First of all, I love going to see my bonsai students in Florida. They are very enthusiastic people. Growing up in Thailand, I knew tropicals. There are 5-6 different types on ficus bonsai in Thailand. The Tiger Bark Ficus (taiwan) and the buttonwoods are also fun to work on. All these are developed as bonsai a little differently than pines and junipers in our northern states.
So Henry has the collected buttonwood in the picture below. If this had been a collected Sierra juniper in my own state of California, you might tell me to throw it away. (…maybe I would have.)
But this is a Buttonwood living in Florida. It is now about two feet tall. If a buttonwood is well taken care of, it will grow and show us something that could become a bonsai. This one did it. The picture below is about two years later with leaves pruned and branches wired.
After only three years this very new bonsai in the picture below was shown at the EPCOT Center in Orlando, FL.
Henry really did as good job. He did not over-prune. He waited until he had something to work with. But the story is not over. I just returned from Florida and have more pictures. I’ll post further developments and the first look at healthy buttonwood roots – if you are interested.
Photo credits to Henry R.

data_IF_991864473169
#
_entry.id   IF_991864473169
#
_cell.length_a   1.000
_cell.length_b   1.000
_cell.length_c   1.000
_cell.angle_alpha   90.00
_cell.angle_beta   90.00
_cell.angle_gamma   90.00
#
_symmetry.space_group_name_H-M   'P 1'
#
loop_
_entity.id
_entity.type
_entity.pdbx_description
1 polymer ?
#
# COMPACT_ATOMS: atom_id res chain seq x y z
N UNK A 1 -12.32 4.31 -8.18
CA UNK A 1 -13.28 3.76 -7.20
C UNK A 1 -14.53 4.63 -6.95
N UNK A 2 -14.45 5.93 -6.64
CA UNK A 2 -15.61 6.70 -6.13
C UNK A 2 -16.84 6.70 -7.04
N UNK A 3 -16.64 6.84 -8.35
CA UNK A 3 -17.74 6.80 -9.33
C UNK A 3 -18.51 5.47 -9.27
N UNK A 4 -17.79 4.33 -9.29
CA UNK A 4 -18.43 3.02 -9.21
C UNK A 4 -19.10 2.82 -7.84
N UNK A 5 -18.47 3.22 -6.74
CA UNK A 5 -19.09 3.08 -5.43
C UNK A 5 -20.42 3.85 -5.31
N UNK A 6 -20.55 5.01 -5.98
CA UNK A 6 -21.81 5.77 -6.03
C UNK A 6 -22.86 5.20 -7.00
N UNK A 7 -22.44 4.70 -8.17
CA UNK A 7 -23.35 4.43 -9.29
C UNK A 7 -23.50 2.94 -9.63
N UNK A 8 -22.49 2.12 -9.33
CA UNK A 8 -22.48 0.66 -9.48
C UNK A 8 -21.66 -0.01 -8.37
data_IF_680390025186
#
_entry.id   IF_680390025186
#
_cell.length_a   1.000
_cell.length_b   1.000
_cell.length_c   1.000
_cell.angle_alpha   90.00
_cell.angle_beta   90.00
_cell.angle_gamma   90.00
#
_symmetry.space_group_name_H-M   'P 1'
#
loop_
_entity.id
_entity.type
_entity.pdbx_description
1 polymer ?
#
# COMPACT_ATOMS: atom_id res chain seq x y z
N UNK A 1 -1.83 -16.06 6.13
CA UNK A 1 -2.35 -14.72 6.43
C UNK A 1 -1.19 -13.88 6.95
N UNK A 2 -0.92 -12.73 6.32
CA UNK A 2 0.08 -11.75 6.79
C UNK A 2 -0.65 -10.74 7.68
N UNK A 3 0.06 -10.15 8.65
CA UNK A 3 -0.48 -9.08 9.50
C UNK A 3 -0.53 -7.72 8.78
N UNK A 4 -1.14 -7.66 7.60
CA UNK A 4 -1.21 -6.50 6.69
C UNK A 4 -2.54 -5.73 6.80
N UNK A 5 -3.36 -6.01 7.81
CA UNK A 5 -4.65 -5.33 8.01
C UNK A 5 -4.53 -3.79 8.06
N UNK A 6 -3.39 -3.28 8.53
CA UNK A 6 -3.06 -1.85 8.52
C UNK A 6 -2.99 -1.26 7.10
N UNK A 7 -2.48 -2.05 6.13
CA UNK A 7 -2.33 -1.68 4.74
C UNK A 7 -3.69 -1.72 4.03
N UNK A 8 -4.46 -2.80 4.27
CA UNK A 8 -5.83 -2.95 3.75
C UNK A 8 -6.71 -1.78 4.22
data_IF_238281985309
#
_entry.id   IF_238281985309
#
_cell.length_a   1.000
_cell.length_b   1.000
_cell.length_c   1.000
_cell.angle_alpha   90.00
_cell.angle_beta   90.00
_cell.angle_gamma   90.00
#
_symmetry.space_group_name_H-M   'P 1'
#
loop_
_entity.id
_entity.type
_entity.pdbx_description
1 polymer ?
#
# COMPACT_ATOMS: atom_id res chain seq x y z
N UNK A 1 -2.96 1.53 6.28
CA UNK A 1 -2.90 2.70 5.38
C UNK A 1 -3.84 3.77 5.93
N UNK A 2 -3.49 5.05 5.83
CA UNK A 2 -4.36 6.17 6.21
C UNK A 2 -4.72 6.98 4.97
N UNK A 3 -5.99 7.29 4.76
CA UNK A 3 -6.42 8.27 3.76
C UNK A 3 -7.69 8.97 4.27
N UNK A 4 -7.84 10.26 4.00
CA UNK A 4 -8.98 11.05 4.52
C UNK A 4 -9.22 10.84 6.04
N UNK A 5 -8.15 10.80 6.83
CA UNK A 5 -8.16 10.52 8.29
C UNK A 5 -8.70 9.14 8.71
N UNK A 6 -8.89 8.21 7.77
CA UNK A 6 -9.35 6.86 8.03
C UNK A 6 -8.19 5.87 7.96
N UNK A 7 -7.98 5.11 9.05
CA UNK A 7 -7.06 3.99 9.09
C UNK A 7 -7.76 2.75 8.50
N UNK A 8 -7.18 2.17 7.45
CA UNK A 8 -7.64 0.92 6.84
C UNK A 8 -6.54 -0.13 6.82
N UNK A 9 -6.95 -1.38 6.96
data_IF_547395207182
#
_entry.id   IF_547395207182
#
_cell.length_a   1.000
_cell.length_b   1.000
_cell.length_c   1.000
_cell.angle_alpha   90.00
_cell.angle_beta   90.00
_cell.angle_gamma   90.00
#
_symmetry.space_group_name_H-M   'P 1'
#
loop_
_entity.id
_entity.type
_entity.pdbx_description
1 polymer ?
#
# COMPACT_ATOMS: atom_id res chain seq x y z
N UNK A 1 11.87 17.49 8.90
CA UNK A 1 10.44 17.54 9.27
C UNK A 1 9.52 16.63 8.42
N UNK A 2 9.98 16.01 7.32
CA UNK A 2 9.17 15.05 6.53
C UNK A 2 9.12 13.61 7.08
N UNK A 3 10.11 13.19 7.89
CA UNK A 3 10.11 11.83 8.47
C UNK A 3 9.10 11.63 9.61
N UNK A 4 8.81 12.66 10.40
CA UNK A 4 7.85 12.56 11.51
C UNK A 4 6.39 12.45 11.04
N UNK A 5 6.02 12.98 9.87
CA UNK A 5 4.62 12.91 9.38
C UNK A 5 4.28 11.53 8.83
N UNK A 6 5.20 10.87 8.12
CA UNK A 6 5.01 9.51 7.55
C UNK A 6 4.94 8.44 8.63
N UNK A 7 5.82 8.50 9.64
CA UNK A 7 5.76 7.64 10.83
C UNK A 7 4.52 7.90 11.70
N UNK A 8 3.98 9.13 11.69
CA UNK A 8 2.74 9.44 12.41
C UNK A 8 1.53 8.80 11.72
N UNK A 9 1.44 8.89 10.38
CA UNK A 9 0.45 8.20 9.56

We love when Boon comes to Florida, and I think our trees are really starting to improve under his supervision. I know that every member of my group can’t wait for Boon’s next visit!!
Really nice development sequence – I look forward to seeing the new pictures. When choosing a pot for a buttonwood, do you go with an unglazed to blend with the rugged, dynamic deadwood or a glazed since it is a tropical? Or is it case by case?
haha, so glad you didn’t toss this one. it’s nice to see. thanks
Personally, I like unglazed pots, but I’m willing to listen to any ideas!
I agree with Henry. I think unglazed pot works better with the dark live line and deadwood.
But some other people prefer glazed pot. For glazed pot, i think cream color or dark blue will be the best.
Nice development. Would really like to see how BW roots develop in your soil mix.
Good to see you on the blog. Living in Costa Rica, this is a tree closer to your neighborhood.